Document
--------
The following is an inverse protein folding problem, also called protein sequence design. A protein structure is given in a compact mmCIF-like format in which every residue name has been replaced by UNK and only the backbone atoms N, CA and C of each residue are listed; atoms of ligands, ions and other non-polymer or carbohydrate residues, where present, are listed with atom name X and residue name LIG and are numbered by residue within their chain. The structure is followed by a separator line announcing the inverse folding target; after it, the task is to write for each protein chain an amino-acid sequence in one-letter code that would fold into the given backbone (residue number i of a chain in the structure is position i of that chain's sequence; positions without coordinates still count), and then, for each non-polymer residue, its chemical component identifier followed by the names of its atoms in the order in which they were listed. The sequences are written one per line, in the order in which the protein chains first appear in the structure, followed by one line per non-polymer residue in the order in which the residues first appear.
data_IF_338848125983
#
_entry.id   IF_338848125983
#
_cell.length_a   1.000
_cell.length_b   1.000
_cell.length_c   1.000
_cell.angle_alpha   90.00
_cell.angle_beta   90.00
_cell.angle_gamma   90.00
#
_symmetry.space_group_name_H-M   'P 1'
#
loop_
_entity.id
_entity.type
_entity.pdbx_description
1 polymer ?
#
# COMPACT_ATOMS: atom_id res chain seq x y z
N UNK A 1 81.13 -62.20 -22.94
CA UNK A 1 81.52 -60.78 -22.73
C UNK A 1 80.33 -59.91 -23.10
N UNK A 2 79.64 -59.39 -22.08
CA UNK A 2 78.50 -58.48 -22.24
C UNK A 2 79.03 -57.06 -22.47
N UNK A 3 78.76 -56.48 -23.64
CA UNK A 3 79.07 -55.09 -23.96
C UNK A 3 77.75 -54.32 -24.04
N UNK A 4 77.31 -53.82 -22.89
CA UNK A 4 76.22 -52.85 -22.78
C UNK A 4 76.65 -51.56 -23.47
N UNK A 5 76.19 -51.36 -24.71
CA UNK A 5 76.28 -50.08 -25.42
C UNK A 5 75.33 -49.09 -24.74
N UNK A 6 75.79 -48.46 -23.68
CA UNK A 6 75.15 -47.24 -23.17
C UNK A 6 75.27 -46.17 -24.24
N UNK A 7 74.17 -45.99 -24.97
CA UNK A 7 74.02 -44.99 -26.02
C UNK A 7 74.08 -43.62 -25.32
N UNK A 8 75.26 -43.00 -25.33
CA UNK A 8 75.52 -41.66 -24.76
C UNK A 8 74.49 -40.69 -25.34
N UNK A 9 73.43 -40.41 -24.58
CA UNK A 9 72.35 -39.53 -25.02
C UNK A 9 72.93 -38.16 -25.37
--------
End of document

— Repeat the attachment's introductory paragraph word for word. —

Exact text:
The following is an inverse protein folding problem, also called protein sequence design. A protein structure is given in a compact mmCIF-like format in which every residue name has been replaced by UNK and only the backbone atoms N, CA and C of each residue are listed; atoms of ligands, ions and other non-polymer or carbohydrate residues, where present, are listed with atom name X and residue name LIG and are numbered by residue within their chain. The structure is followed by a separator line announcing the inverse folding target; after it, the task is to write for each protein chain an amino-acid sequence in one-letter code that would fold into the given backbone (residue number i of a chain in the structure is position i of that chain's sequence; positions without coordinates still count), and then, for each non-polymer residue, its chemical component identifier followed by the names of its atoms in the order in which they were listed. The sequences are written one per line, in the order in which the protein chains first appear in the structure, followed by one line per non-polymer residue in the order in which the residues first appear.